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Examples of onomatopes


A word that imitates the sound it denotes: an onomatopoeic word.

See also:


From the Latin, "to make names"

Examples and Observations:

  • "Ba-room, ba-room, ba-room, baripity, baripity, baripity, baripity--Good. His dad had the pickup going."
    (Katherine Paterson, Bridge to Terabithia, 1977)

  • "As I wandered along, the toc toc of ping pong balls drifted from an attic window."
    (E.B. White, "Walden," June 1939)

  • "lugugugubrious"
    (James Joyce, Ulysses)

  • "There went the frightened, snorting cattle, stampeding through the trees with their tails in the air like it was heel-fly time."
    (Fred Gipson, Old Yeller, 1956)

  • "Sling your knuckles on the bottoms of the happy tin pans, let your trombones ooze, and go hushahusha-hush with the slippery sand-paper."
    (Carl Sandburg, "Jazz Fantasia")

  • Bang is not a bad onomatope, but if you say it to a person ignorant of its signification, in a quiet tone of voice and apropos of nothing, he will not know what you mean."
    (W.G. Aston, "Japanese Onomatopes and the Origin of Language." Journal of the Royal Anthropological Institute, 1894)

  • Since the late nineteenth century, linguists and literary critics have regarded onomatopes as second class citizens among words. . . . Onomatopoeia has met with four objections on linguistic grounds and one on aesthetic grounds:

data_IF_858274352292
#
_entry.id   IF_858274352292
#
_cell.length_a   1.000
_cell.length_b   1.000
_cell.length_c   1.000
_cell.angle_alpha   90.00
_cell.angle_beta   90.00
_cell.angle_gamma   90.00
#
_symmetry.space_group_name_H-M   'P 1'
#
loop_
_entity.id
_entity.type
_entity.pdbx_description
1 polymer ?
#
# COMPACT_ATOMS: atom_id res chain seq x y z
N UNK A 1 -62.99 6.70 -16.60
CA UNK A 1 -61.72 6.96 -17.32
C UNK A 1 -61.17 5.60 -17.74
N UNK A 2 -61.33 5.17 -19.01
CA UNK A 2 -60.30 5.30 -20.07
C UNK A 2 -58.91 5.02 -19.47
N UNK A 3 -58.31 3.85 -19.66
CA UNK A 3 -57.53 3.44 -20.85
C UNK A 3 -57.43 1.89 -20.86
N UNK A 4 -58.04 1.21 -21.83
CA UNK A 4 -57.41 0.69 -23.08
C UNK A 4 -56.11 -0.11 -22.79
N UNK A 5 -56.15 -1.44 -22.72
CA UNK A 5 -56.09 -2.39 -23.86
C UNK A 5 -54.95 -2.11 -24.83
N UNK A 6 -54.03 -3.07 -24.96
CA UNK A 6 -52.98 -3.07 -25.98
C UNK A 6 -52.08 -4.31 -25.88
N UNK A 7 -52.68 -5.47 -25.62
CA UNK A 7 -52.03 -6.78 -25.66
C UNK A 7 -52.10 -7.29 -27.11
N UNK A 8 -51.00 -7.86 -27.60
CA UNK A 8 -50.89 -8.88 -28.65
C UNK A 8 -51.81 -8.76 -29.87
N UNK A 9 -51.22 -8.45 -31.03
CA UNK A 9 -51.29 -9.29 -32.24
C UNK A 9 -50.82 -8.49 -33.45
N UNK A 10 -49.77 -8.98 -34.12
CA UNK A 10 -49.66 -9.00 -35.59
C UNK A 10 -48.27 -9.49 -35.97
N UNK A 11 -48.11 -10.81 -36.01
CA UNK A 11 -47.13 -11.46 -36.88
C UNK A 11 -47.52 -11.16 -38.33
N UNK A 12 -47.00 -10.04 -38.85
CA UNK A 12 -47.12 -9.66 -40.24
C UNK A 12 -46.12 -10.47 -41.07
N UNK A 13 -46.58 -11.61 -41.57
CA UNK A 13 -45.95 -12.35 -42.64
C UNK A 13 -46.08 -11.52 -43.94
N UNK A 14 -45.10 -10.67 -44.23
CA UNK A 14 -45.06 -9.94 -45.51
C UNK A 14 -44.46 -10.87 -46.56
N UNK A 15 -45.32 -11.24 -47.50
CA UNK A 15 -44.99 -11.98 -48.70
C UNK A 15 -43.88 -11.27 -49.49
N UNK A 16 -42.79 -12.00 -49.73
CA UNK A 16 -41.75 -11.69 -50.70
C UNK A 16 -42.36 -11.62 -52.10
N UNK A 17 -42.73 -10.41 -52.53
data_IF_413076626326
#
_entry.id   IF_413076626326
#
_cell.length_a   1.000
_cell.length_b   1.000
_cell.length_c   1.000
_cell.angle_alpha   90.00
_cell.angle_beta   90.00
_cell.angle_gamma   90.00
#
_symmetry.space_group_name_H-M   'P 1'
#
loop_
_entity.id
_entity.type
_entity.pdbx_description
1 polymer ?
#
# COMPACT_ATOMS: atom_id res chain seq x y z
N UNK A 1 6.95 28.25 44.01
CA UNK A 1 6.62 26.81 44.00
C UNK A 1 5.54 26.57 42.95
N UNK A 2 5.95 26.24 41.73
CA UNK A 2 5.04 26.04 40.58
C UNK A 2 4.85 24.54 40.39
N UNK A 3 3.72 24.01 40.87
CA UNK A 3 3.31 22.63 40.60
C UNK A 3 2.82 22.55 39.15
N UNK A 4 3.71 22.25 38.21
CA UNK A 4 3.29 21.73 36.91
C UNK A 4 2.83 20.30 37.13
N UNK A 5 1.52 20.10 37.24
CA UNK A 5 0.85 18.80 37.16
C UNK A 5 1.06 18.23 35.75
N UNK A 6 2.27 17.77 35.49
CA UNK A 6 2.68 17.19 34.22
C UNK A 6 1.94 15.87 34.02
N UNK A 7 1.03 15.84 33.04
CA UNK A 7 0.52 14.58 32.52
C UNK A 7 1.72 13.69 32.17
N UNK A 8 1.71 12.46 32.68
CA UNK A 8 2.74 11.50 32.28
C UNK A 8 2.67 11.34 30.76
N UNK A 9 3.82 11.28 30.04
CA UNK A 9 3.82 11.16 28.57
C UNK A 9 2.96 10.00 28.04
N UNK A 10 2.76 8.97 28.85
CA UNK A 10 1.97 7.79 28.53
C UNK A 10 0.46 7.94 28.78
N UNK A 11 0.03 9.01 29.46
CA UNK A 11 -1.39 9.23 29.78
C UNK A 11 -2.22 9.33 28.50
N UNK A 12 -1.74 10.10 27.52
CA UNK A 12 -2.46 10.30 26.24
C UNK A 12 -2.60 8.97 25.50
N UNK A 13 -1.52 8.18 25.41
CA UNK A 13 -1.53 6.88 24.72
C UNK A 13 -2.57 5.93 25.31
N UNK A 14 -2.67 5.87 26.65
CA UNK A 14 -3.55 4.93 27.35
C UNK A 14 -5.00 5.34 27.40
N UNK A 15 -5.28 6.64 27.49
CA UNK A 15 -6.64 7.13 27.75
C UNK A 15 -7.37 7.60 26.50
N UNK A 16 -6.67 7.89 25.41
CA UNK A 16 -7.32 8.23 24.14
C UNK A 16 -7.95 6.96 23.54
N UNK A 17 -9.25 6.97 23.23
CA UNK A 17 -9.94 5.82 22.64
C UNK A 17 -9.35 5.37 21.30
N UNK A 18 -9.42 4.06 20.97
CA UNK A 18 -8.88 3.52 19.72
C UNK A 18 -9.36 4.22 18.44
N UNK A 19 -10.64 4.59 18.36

1. Onomatopes are really conventional signs, not echoes of natural signs.
    2. Even if onomatopes imitate natural sounds, they are not really non-arbitrary signs, since the language could have selected non-imitative signs instead.
    3. Onomatopes exist on the margin of language, not really as part of langue.
    4. Onomatopes do not accurately represent natural sounds.
    5. If onomatopoeia does appear in poetry, it has no artistic value, but is, rather, a dubious display of virtuosity.
    The motives underlying these objections to onomatopoeia have been twofold. First, there was opposition to the onomatopoeic theory of the origin of language, the "bow-wow" theory as Max Muller called it. Second, there was a need to defend structuralist ideology of langue as an arbitrary, autonomous semiotic system . . ..."
    (Earl R. Anderson, A Grammar of Iconism. Fairleigh Dickinson Univ. Press, 1999)
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